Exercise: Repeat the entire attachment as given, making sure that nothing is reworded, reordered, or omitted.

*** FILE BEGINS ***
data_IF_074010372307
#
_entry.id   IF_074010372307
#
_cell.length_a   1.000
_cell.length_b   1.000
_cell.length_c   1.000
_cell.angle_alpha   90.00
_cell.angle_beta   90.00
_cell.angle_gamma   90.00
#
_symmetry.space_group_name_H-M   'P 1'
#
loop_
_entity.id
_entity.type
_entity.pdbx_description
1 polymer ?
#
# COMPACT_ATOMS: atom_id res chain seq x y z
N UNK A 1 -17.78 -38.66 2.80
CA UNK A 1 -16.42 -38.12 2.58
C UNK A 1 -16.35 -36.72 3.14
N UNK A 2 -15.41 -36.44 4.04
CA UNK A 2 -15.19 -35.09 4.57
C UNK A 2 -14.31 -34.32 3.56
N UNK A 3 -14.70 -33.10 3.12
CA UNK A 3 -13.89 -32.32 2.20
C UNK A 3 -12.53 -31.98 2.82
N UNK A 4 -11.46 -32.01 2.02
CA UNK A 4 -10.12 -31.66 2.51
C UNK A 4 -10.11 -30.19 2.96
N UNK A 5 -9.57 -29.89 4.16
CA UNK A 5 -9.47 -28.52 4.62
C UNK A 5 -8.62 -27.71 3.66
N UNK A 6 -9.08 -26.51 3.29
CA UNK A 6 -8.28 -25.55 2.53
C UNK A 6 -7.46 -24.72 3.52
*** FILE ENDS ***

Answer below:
data_IF_074010372307
#
_entry.id   IF_074010372307
#
_cell.length_a   1.000
_cell.length_b   1.000
_cell.length_c   1.000
_cell.angle_alpha   90.00
_cell.angle_beta   90.00
_cell.angle_gamma   90.00
#
_symmetry.space_group_name_H-M   'P 1'
#
loop_
_entity.id
_entity.type
_entity.pdbx_description
1 polymer ?
#
# COMPACT_ATOMS: atom_id res chain seq x y z
N UNK A 1 -17.78 -38.66 2.80
CA UNK A 1 -16.42 -38.12 2.58
C UNK A 1 -16.35 -36.72 3.14
N UNK A 2 -15.41 -36.44 4.04
CA UNK A 2 -15.19 -35.09 4.57
C UNK A 2 -14.31 -34.32 3.56
N UNK A 3 -14.70 -33.10 3.12
CA UNK A 3 -13.89 -32.32 2.20
C UNK A 3 -12.53 -31.98 2.82
N UNK A 4 -11.46 -32.01 2.02
CA UNK A 4 -10.12 -31.66 2.51
C UNK A 4 -10.11 -30.19 2.96
N UNK A 5 -9.57 -29.89 4.16
CA UNK A 5 -9.47 -28.52 4.62
C UNK A 5 -8.62 -27.71 3.66
N UNK A 6 -9.08 -26.51 3.29
CA UNK A 6 -8.28 -25.55 2.53
C UNK A 6 -7.46 -24.72 3.52